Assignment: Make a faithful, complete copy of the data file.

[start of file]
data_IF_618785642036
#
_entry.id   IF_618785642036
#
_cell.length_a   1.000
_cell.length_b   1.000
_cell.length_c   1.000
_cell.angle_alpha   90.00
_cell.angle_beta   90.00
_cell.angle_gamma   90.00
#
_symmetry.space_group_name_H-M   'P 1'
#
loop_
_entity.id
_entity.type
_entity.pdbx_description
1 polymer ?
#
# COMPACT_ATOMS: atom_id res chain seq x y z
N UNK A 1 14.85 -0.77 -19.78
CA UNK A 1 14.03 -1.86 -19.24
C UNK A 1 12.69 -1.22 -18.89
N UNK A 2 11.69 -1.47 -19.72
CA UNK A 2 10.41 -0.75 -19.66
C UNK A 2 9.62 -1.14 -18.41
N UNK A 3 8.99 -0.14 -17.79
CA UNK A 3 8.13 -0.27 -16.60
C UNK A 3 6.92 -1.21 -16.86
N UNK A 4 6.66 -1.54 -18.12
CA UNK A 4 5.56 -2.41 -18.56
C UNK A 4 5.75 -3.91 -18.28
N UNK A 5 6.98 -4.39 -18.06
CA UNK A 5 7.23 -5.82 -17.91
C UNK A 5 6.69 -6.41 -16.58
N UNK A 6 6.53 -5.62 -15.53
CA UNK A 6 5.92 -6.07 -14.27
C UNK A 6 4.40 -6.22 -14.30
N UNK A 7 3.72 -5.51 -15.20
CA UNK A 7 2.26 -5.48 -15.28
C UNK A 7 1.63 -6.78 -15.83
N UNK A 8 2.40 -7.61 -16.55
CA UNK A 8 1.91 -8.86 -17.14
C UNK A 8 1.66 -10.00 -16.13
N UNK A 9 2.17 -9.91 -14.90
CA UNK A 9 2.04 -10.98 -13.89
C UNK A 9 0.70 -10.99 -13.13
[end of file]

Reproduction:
data_IF_618785642036
#
_entry.id   IF_618785642036
#
_cell.length_a   1.000
_cell.length_b   1.000
_cell.length_c   1.000
_cell.angle_alpha   90.00
_cell.angle_beta   90.00
_cell.angle_gamma   90.00
#
_symmetry.space_group_name_H-M   'P 1'
#
loop_
_entity.id
_entity.type
_entity.pdbx_description
1 polymer ?
#
# COMPACT_ATOMS: atom_id res chain seq x y z
N UNK A 1 14.85 -0.77 -19.78
CA UNK A 1 14.03 -1.86 -19.24
C UNK A 1 12.69 -1.22 -18.89
N UNK A 2 11.69 -1.47 -19.72
CA UNK A 2 10.41 -0.75 -19.66
C UNK A 2 9.62 -1.14 -18.41
N UNK A 3 8.99 -0.14 -17.79
CA UNK A 3 8.13 -0.27 -16.60
C UNK A 3 6.92 -1.21 -16.86
N UNK A 4 6.66 -1.54 -18.12
CA UNK A 4 5.56 -2.41 -18.56
C UNK A 4 5.75 -3.91 -18.28
N UNK A 5 6.98 -4.39 -18.06
CA UNK A 5 7.23 -5.82 -17.91
C UNK A 5 6.69 -6.41 -16.58
N UNK A 6 6.53 -5.62 -15.53
CA UNK A 6 5.92 -6.07 -14.27
C UNK A 6 4.40 -6.22 -14.30
N UNK A 7 3.72 -5.51 -15.20
CA UNK A 7 2.26 -5.48 -15.28
C UNK A 7 1.63 -6.78 -15.83
N UNK A 8 2.40 -7.61 -16.55
CA UNK A 8 1.91 -8.86 -17.14
C UNK A 8 1.66 -10.00 -16.13
N UNK A 9 2.17 -9.91 -14.90
CA UNK A 9 2.04 -10.98 -13.89
C UNK A 9 0.70 -10.99 -13.13